The movie version of the Twilight saga comes to an end tomorrow — with quite possibly the biggest vampire smackdown ever committed to film. We sat down with Jackson Rathbone, who plays Jasper, for an exclusive interview. Rathbone told us about the massive battle scene — and why Twilight's vampires are sort of like the X-Men.
Rathbone also told us that Jasper spent the whole first Twilight movie wanting to kill Bella. Spoilers ahead...
Top image via TheBreakingDawnMovie.org.
When we sat down with Rathbone, he seemed pretty jazzed about all the fight scenes in the new movie. As the movie begins, Jasper is at peace for the first time since he gave up drinking human blood, not too long ago. But Jasper's peace is shattered when the Volturi and their allies attack. And Jasper's never one to back away from a fight. According to Rathbone, there's a nice little moment early in the film, which comes back in a surprising way towards the end and shows just how far Jasper and Alice are willing to go to protect their family.
And thanks to this influx of new vampires, we get to see lots and lots of vampire fighting styles, and different superpowers, says Rathbone. These new vampires "come from many different walks of life, and some of them have lived through every single war or battle there ever was," says Rathbone. "They have all these different sensibilities and fighting styles, but with the vampire strength comes a different element," including various different powers.
"We get something like 30 new vampires and their special powers," says Rathbone. "I was always an X-Men fanatic," and these different vampire abilities and fighting styles feel sort of similar. We ask Rathbone which X-Man he'd want to play, and he says, "If it wasn't done so well already, I'd say Nightcrawler. I have always loved that character since I was a little kid." But really, he'd love to play any of the X-Men.
Meanwhile, Rathbone tells us that during all the scenes when you're not watching Jasper in the first movie, he's asking why they don't just kill Bella, or turn her into a vampire already:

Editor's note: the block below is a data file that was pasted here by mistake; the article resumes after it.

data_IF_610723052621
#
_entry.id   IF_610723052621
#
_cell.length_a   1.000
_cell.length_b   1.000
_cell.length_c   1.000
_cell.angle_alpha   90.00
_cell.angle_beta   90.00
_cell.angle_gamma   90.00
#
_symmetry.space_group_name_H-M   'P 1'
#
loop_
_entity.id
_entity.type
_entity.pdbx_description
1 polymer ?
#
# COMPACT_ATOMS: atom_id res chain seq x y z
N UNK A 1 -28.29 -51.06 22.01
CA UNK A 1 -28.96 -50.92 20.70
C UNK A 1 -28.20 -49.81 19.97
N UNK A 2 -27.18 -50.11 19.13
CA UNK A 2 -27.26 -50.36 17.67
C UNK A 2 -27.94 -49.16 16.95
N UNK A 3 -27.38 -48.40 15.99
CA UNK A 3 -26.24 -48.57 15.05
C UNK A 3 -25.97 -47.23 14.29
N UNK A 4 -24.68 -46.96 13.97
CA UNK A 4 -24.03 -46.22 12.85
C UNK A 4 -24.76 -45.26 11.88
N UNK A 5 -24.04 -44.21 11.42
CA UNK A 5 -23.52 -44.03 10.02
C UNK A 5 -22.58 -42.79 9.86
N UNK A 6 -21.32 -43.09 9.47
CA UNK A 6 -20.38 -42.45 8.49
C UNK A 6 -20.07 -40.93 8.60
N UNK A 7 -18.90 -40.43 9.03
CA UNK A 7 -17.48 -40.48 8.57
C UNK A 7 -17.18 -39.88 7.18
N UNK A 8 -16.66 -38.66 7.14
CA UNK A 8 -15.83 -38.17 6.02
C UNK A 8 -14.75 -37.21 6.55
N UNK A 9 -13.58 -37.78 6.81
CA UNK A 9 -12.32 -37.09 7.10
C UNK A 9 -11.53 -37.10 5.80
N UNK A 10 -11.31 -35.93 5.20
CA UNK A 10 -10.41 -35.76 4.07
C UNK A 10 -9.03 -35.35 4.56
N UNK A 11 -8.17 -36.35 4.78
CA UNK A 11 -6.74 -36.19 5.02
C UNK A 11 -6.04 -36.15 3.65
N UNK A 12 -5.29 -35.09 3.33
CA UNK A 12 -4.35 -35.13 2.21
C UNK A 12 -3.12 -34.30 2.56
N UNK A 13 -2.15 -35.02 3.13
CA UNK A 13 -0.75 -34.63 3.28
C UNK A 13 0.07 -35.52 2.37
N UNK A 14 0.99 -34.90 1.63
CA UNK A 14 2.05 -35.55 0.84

We talked a lot, on the first Twilight movie, about what was going on behind the scenes when Edward and Bella were first falling in love. And when Bella first came over, I loved playing Jasper then, because he was so awkward. He was [acting like] 'Who the hell is this human? And why is she in my house?'
We talked to Stephenie [Meyer] and Catherine [Hardwicke] a lot, and one of the things we talked about was, what were we saying to Edward when the scenes were not about us, when Bella was not there? And [it turned out we were saying] 'Just turn her already. Or just kill her.' And I think Jasper's idea was just, if he didn't have Alice, he would have just killed [Bella], and been done with it. And been like, 'You know what? Now she's not an issue. She's gone, out of the picture.' That was a lot of his mentality. [He could have] just had a nice little snack.
At the same time, in the new movie, Jasper is the most sympathetic to Bella now that she is a vampire — he's very attuned to the "newborn vampire" experience, because he used to command armies of newborns. And he's the most recent to come on board with the "vegetarian vampire" idea, and thus is very impressed with Bella's restraint in not killing people right and left.